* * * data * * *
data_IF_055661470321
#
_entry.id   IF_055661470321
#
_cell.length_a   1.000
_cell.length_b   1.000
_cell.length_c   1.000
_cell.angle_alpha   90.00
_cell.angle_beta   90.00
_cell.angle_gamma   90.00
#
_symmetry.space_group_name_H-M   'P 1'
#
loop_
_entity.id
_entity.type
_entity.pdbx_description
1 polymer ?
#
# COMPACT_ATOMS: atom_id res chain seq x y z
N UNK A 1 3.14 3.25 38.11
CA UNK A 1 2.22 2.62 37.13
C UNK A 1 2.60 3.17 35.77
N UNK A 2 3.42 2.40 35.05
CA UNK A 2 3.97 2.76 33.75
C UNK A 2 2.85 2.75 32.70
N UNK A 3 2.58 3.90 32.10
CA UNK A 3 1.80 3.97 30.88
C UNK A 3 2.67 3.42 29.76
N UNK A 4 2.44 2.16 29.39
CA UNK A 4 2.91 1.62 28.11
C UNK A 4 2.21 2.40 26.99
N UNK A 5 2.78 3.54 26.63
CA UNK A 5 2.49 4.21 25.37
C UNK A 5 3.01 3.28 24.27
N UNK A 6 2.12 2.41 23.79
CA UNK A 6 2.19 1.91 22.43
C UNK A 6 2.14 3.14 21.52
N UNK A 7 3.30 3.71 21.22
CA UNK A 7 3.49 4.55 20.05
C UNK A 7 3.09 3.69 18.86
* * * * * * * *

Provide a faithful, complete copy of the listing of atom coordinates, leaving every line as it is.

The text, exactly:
data_IF_055661470321
#
_entry.id   IF_055661470321
#
_cell.length_a   1.000
_cell.length_b   1.000
_cell.length_c   1.000
_cell.angle_alpha   90.00
_cell.angle_beta   90.00
_cell.angle_gamma   90.00
#
_symmetry.space_group_name_H-M   'P 1'
#
loop_
_entity.id
_entity.type
_entity.pdbx_description
1 polymer ?
#
# COMPACT_ATOMS: atom_id res chain seq x y z
N UNK A 1 3.14 3.25 38.11
CA UNK A 1 2.22 2.62 37.13
C UNK A 1 2.60 3.17 35.77
N UNK A 2 3.42 2.40 35.05
CA UNK A 2 3.97 2.76 33.75
C UNK A 2 2.85 2.75 32.70
N UNK A 3 2.58 3.90 32.10
CA UNK A 3 1.80 3.97 30.88
C UNK A 3 2.67 3.42 29.76
N UNK A 4 2.44 2.16 29.39
CA UNK A 4 2.91 1.62 28.11
C UNK A 4 2.21 2.40 26.99
N UNK A 5 2.78 3.54 26.63
CA UNK A 5 2.49 4.21 25.37
C UNK A 5 3.01 3.28 24.27
N UNK A 6 2.12 2.41 23.79
CA UNK A 6 2.19 1.91 22.43
C UNK A 6 2.14 3.14 21.52
N UNK A 7 3.30 3.71 21.22
CA UNK A 7 3.49 4.55 20.05
C UNK A 7 3.09 3.69 18.86